Professor/Guest Staff Member
Professor Ian Lilley’s research and applied interests focus on archaeology and cultural heritage in Australasia, the Indo-Pacific and globally. Proffesor Lilley holds the Willem Willems Chair for Current Issues in Archaeological Heritage Management.
Ian Lilley (BA Hons, MA Qld, PhD ANU) is an archaeologist and Professor of Aboriginal and Torres Strait Islander Studies (ATSIS). Following groundbreaking work in PNG with the Australian Museum, Ian did his PhD on ancient maritime trading systems which linked the New Guinea mainland and nearby Bismarck Archipelago. He followed that up with a UQ Postdoctoral Fellowhip during which he won National Geographic funding to return to New Guinea. He has since undertaken archaeological and cultural heritage research, consultancies and advisory missions throughout Australia, in Asia and the Pacific Islands and in North and South America. Ian's current heritage research focuses on global issues regarding World Heritage, the World Bank and transnational corporations in the extractive industries sector, particularly in relation to Indigenous people. Archaeologically he is working with French colleagues on long-term developments in New Caledonia. He also manages other projects concerning Indigenous heritage and issues in higher education of concern to Aboriginal and Torres Strait Islander Australians.
Ian is a Fellow of the Australian Academy of Humanities and the Society of Antiquaries of London and a member of the Australian Institute of Aboriginal and Torres Strait Islander Studies. He is also a member of Australia ICOMOS, an ICOMOS World Heritage Assessor and Secretary-General of the ICOMOS International Committee on Archaeological Heritage Management. In addition, he is a member of the IUCN World Commission on Protected Areas (member, WCPA Protected Landscapes Specialist Group) and the IUCN Commission on Environmental, Economic and Social Policy (member, Theme on Indigenous Peoples, Local Communities, Equity and Protected Areas). ICOMOS and IUCN are the statutory Advisory Bodies to UNESCO on cultural and natural heritage respectively. Ian is one of the few people who are members of both bodies. In addition, he is Secretary-General of the Indo-Pacific Prehistory Association, the region's peak professional archaeological body, Chair of the International Government Affairs Committee of the Society for American Archaeology and Convenor of the International Heritage Group, which he founded while a Leverhulme Visiting Professor at Oxford in 2011. Ian's other professional interests are archaeology and social identity, archaeological ethics, and the role of archaeology in contemporary society.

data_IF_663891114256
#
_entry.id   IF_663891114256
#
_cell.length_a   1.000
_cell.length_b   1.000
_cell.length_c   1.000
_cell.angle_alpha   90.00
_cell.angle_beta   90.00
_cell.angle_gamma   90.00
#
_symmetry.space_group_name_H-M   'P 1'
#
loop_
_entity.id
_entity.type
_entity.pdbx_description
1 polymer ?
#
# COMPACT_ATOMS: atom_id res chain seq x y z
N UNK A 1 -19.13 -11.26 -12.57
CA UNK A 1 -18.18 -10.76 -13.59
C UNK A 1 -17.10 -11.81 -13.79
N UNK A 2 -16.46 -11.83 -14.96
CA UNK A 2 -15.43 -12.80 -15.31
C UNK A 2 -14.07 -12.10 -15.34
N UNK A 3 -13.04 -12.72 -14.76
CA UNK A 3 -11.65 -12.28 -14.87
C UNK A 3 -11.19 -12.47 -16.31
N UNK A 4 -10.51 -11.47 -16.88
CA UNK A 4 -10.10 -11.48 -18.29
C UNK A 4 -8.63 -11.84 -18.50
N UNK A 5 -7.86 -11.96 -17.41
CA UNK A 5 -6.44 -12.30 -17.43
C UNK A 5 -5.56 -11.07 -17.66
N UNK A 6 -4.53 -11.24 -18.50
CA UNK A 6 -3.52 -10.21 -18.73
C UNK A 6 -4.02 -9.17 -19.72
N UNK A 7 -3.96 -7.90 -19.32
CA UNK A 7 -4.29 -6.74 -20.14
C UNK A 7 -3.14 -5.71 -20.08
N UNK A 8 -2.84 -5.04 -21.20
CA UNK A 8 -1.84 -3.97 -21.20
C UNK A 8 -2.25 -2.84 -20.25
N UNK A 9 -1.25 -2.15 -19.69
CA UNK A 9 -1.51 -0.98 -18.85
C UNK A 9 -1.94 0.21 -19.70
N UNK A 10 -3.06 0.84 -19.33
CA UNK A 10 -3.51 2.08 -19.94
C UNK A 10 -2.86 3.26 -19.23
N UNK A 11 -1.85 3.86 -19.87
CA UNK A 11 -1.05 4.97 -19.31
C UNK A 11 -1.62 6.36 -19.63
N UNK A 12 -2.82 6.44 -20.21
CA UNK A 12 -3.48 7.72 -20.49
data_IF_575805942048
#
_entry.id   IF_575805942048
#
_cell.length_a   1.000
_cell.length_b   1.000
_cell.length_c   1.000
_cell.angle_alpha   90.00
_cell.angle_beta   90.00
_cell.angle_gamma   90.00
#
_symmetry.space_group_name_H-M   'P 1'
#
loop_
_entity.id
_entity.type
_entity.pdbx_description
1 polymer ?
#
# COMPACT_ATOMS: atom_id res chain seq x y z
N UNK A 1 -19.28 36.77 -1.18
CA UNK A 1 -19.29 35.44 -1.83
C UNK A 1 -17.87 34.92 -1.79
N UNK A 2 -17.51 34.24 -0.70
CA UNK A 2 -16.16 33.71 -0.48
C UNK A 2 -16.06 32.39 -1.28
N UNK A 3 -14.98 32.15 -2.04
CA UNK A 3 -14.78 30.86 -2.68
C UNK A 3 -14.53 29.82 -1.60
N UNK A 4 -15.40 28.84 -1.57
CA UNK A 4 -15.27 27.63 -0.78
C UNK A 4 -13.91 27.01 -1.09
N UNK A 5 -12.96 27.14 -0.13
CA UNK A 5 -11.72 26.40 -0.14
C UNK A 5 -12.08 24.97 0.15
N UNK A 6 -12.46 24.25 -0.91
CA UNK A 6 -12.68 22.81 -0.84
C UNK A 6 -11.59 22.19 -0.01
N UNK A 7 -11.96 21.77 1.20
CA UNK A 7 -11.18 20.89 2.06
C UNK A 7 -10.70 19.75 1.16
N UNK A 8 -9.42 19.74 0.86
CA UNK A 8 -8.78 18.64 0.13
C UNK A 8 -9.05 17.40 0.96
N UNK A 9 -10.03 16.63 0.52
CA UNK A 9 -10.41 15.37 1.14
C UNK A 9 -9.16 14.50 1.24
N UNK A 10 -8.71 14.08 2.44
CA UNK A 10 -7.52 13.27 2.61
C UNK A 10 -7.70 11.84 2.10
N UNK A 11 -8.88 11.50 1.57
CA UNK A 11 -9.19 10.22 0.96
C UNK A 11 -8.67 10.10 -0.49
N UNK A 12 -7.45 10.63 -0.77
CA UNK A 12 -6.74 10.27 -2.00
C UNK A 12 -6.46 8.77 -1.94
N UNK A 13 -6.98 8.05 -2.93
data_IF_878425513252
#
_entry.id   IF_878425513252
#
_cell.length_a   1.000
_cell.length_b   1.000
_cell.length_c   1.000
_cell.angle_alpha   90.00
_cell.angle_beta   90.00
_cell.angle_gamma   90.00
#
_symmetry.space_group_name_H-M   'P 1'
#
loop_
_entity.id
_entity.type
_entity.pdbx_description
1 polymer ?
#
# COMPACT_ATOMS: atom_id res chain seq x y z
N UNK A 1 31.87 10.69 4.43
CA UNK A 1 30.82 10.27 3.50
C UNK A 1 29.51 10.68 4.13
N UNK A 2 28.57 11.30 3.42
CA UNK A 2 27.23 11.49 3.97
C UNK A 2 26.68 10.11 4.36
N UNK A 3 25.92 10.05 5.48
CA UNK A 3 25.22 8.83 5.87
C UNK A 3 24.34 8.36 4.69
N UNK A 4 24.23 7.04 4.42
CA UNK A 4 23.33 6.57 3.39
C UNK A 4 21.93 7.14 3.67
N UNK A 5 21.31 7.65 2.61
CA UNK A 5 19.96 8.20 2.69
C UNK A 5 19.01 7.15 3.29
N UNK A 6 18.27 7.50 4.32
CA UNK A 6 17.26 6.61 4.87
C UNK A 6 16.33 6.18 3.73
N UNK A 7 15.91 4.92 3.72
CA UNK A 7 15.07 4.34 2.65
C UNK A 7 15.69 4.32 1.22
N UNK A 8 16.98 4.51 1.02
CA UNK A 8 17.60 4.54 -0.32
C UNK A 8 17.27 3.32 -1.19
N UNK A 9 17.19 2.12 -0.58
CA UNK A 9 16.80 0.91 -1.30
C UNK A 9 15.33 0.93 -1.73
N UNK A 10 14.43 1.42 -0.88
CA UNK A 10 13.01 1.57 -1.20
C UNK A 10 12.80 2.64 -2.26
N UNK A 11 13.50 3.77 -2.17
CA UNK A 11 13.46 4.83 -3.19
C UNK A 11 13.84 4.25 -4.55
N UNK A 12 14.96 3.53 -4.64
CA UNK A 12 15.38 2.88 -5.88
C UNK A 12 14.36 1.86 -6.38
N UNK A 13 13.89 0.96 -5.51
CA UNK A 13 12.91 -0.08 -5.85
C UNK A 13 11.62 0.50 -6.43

Ian leads the ATSIS Unit's teaching, research and publication programs. He co-ordinates all undergraduate courses in Aboriginal and Torres Strait Islander Studies and supervises postgraduate students from many different schools in the university. He also undertakes Indigenous student support.
Ian's mission is to help create a global paradigm shift that integrates Indigenous perspectives with science and ethics in the study and protection of humanity's heritage. He pursues this goal in Australia and globally through his applied practice as well as his scholarly research. He focuses on heritage-related philosophies, policies and practices in three overlapping spheres: World Heritage, multilateral development banks and the transnational extractive industries sector. All of Ian's work aims to inject Indigenous concerns and approaches into the centre of ‘mainstream’ agendas at all levels, from the UN down and from the grassroots up. The objective is to promote fundamental structural change to the benefit of Indigenous communities, archaeologists and heritage practitioners across Australia and around the world. In recent years, this work has seen Ian publish widely on these matters as well as play central roles in:
- the development of Rio Tinto’s global corporate guidance on “why cultural heritage matters”, now an industry standard,
- efforts to strengthen cooperation and coordination between ICOMOS and IUCN, the two statutory Advisory Bodies to the UNESCO World Heritage Centre, and
- building professional relationships with the World Bank and other multilateral development lenders to improve their approaches to heritage protection and management.
- Oversight of Regional Professional Assosication Business
- World Heritage
- International Government Affairs
- Oversight of continuing research projects and PhD co-supervision